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Lightning Strikes for Japanese 'Zen Master'




Hiroshi Sugimoto discusses his Lightning Field series with Asia Society Museum Director Melissa Chiu in New York on Oct. 14, 2010. (Suzanna Finlay/Asia Society)

Hiroshi Sugimoto discusses his Lightning Field series with Asia Society Museum Director Melissa Chiu in New York on Oct. 14, 2010. (Suzanna Finlay/Asia Society)

Japanese artist Hiroshi Sugimoto, a recent visitor to the Asia Society, is the subject of a long piece in today's New York Times, which refers to him as a "Zen master of film photography."

The occasion for the Times piece is Sugimoto's current exhibition at the Pace Gallery in New York City, The Day After, which is devoted to his massive 2009 Lightning Field photographs. The photographs appear to represent alarmingly close-up views of lightning bolts, but are in fact the result of electrical discharges being applied to sheets of unexposed film inside a darkroom.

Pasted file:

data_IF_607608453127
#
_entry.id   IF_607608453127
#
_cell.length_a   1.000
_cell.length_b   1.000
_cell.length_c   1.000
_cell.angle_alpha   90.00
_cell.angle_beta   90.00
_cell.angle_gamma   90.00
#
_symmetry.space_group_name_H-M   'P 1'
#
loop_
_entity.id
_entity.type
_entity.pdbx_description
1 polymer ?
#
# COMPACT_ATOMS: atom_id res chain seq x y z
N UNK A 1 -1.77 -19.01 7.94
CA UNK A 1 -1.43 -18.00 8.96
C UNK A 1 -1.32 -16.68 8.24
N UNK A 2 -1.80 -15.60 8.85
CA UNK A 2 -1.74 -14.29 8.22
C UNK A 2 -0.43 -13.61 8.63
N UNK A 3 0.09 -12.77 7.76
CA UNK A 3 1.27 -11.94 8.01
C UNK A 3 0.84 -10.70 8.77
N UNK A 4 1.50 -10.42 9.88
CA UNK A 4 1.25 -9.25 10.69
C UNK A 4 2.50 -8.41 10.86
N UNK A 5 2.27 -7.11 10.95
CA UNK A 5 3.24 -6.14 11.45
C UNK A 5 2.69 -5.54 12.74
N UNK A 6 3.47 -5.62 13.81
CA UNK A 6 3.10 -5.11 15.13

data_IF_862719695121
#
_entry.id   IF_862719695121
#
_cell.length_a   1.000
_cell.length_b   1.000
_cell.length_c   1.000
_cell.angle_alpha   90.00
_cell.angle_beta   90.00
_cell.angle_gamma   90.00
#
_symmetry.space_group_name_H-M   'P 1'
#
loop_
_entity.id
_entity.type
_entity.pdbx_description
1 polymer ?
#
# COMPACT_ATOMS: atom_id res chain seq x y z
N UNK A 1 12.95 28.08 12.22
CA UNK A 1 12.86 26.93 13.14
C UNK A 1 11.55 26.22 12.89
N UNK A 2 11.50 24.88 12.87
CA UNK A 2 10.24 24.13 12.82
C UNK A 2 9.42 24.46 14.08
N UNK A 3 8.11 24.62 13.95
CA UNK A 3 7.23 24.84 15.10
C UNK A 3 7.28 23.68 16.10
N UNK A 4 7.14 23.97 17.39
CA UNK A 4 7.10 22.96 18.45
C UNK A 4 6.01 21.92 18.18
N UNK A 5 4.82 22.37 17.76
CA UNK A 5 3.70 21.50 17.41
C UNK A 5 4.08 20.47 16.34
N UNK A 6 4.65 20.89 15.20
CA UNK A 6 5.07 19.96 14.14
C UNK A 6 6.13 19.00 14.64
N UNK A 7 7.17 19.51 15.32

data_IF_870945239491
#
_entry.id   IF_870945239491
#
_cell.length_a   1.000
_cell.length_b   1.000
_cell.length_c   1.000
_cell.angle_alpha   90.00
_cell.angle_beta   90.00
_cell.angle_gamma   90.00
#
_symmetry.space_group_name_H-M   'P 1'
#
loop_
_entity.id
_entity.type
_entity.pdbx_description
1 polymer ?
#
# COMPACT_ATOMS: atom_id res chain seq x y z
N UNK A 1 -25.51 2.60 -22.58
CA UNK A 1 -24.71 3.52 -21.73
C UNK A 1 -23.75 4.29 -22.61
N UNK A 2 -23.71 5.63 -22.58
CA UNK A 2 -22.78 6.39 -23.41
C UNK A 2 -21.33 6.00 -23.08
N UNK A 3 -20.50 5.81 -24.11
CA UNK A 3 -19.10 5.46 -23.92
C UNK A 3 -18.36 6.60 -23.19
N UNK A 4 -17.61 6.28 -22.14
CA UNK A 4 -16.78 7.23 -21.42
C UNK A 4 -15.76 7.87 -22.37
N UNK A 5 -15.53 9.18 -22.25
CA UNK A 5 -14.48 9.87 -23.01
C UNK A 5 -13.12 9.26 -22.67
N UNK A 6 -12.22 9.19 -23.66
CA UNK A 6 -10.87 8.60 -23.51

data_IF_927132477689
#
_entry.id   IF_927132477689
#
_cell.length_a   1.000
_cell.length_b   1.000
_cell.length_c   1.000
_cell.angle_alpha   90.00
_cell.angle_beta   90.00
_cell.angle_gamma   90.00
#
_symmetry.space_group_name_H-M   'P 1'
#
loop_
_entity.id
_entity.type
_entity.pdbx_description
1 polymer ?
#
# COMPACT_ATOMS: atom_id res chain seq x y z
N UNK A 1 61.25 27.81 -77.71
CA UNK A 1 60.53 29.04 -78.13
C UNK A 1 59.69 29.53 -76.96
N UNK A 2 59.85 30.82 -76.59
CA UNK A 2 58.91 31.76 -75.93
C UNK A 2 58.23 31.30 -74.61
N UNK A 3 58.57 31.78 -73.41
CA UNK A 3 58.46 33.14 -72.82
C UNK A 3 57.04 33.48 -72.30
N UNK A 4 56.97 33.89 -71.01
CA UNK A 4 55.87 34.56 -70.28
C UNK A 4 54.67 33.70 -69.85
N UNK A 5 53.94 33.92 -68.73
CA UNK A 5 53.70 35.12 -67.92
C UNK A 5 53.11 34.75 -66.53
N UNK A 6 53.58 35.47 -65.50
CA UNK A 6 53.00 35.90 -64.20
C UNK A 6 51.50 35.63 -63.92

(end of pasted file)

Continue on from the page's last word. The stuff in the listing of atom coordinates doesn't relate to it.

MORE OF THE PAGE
Speaking at the Asia Society's New York Center last month, Sugimoto explained to Asia Society Museum's Melissa Chiu that the Lightning Field works stem from his long-standing interest in the intersection of art and science—and that his darkroom experiments with electric shocks put him at a certain amount of risk. "It is very dangerous," he said with a grin, "but I survived!"

Read a summary of Hiroshi Sugimoto's Asia Society talk here. And watch a complete video of the program here.

Related links:
New York Times on Hiroshi Sugimoto, 11/14/10
Hiroshi Sugimoto at Pace Gallery

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